Upon first glance, Parshas Acharei Mos appears to be extremely disjointed, for the first three aliyos of the parshah describe Avodas Yom Ha-Kippurim, the spectacular Yom Kippur Service in the Beis Ha-Mikdash, while the rest of the parshah addresses aveiros (sins) of desecration, such as sacrificing sanctified animals in unholy locations rather than in the Beis Ha-Mikdash, consuming blood, illicit relations and Molech service. (The Ramban [on Vayikra 17:11-12] explains that consuming blood is a desecration insomuch as blood represents the soul, which is of God and which should be used in His service, rather than consumed by Man.)
Whereas the parshah commences with a portrayal of Avodas Yom Ha-Kippurim, which is the apex of kedushah, it concludes with that which is decidedly quite unholy and even grotesque. How do the first and latter sections of the parshah fit together?
This question can be answered by posing another question: Why is Avodas Yom Ha-Kippurim featured in our parshah at all? One would expect it rather to appear in Parshas Emor or in Parshas Pinchas, where the various korbonos of the Moadim (Festivals) are presented. Why does Avodas Yom Ha-Kippurim instead appear in the middle of Sefer Vayikra, disconnected from the presentation of all other korbonos in Sefer Vayikra?
The answer is that Avodas Yom Ha-Kippurim is not only a sacrificial regimen. Rather, it represents the ultimate purification of Man, as he draws close to Hashem on Yom Kippur and is cleansed and renewed. Since the Torah just described in Parshas Metzora the halachic cleansing and renewal of people with various contaminations, the Torah now proceeds to address large-scale spiritual cleansing and purification. This is why Avodas Yom Ha-Kippurim appears in the Torah precisely now, immediately after Parshas Metzora.
Taking this message forward, Avodas Yom Ha-Kippurim represents Man at his best, approaching the level of malachim (angels) and climbing to connect with Hashem in ultimate kedushah. At the same time, Man is required to actively appreciate his holy ascent and his rising above the mundane and elevating himself toward a unique encounter with the Divine; such an appreciation can only be obtained by Man realizing his true vulnerability and the extent to which he can descend and debase himself. Only with an appreciation of his potential for spiritual degradation and his converse ability to achieve spiritual greatness is Man’s growth truly meaningful and impactful.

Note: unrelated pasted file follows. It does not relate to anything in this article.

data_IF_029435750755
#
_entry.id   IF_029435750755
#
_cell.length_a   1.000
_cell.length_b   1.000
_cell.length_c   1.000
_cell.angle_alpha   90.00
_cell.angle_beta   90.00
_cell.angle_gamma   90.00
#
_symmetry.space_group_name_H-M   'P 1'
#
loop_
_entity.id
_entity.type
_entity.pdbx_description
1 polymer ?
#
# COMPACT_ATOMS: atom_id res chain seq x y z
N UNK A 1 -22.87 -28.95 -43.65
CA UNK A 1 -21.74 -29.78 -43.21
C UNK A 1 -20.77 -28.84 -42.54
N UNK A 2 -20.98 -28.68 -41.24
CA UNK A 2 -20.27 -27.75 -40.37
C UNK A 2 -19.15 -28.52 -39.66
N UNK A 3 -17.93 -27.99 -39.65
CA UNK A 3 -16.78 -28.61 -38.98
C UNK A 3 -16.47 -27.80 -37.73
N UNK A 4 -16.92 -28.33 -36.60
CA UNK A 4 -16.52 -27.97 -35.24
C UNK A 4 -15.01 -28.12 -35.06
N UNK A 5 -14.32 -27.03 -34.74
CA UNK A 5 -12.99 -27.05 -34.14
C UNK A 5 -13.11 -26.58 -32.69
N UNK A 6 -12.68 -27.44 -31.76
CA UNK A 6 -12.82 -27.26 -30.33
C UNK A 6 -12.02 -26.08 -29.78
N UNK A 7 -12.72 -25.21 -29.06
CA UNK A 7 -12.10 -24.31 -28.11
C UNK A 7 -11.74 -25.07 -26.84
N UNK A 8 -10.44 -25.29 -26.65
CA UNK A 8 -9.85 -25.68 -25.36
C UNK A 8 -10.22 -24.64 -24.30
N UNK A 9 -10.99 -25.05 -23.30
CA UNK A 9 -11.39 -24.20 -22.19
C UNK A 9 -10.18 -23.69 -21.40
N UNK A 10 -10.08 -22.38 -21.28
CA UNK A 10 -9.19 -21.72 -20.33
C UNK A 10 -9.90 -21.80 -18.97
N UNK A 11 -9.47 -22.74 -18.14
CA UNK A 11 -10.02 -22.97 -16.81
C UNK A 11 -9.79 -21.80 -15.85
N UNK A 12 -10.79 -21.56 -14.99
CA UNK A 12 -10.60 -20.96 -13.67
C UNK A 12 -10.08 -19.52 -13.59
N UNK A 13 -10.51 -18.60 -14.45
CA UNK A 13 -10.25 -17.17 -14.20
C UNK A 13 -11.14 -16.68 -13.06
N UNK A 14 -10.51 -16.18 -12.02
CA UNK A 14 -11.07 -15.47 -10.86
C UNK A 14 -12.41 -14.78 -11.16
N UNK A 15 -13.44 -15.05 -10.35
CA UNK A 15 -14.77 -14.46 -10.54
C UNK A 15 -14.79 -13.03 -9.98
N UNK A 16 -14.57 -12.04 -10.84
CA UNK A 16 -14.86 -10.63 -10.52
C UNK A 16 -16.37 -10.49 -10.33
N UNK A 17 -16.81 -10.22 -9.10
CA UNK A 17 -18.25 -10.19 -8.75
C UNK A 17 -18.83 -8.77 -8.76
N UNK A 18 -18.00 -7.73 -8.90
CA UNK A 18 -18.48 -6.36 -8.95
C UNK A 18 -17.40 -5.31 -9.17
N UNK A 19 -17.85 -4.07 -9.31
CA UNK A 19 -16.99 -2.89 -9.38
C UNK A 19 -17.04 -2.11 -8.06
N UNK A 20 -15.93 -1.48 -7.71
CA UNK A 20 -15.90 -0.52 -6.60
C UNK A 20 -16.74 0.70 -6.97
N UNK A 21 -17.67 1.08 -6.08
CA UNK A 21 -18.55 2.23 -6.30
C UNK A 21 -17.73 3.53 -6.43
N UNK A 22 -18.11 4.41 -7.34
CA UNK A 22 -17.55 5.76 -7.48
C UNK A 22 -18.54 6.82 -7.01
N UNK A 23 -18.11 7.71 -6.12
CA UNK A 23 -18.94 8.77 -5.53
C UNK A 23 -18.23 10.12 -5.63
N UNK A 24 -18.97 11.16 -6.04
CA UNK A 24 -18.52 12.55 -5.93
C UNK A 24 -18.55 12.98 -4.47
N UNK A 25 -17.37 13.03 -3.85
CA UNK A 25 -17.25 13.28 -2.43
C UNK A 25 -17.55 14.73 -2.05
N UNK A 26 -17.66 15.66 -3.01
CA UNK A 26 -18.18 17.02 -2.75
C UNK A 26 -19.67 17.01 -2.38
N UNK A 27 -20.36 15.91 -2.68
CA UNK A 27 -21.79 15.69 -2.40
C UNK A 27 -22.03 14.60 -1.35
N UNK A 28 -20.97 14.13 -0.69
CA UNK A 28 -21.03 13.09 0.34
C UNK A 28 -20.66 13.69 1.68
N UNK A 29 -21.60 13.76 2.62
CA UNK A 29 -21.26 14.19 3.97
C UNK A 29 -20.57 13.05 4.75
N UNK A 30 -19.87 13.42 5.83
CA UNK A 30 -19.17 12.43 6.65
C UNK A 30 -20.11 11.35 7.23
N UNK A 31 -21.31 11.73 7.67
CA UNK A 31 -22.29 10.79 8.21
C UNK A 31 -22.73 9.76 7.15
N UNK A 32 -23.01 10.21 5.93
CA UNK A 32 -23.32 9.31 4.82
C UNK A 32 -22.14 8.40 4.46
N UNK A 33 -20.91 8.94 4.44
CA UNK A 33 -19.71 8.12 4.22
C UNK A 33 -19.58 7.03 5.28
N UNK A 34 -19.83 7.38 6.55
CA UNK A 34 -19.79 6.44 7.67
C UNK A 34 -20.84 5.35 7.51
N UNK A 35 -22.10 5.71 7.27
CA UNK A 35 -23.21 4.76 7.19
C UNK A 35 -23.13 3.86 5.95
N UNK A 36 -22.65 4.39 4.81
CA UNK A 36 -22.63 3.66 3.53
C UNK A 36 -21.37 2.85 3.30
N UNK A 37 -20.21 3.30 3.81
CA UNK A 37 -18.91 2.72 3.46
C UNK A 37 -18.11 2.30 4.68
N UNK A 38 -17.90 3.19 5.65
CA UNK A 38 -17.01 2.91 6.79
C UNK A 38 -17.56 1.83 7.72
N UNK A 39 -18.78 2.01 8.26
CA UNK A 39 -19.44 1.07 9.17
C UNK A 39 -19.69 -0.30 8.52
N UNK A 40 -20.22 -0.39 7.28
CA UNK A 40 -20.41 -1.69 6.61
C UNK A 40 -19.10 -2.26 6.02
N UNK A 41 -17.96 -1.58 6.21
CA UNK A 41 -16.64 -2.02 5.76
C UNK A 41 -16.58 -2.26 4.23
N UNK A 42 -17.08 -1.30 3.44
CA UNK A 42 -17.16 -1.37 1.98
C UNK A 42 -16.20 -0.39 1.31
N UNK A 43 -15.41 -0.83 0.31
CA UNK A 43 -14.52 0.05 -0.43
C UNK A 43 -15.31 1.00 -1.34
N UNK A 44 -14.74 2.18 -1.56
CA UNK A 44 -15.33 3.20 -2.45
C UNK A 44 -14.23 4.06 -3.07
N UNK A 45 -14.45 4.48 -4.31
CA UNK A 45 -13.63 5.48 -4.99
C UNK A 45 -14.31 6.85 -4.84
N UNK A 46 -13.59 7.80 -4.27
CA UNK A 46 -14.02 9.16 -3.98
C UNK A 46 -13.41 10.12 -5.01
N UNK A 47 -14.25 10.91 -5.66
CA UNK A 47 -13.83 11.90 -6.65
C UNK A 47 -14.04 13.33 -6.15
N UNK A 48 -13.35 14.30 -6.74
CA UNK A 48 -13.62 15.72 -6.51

This is the message of the unusual structure of Parshas Acharei Mos, as the Torah instructs us to contrast the ascent of Yom Kippur with the spiritual challenges and failings that appear in the latter part of the parshah, for by vividly considering the misuse and distortion of kedushah in the latter part of the parshah can one appreciate and internalize the opportunity for genuine spiritual elevation and striving toward kedushah in the earlier part of the parshah.
The importance of contrast and its contribution to properly appreciating the gifts of spiritual elevation, and of Torah and Mitzvos in general, cannot be underestimated. We find that the tefillah recited upon departing from the beis medrash contrasts the lot of one who learns Torah with the lot of one who forsakes Torah study. And in our parshah, the Torah contrasts the amoral practices of the heathens of Canaan and Egypt with the virtuous conduct expected of B’nei Yisroel.
As the Mesilas Yesharim (ch. 1) explains, Man can fulfill his potential and elevate himself and his surroundings, or he can debase himself and bring down all around him. Appreciating this crucial contrast as one chooses spiritual ascent is the unifying message of our parshah. May we act upon it and merit to countenance the Shechinah and to bring the entire world under Its wings.
The words of this author reflect his/her own opinions and do not necessarily represent the official position of the Orthodox Union.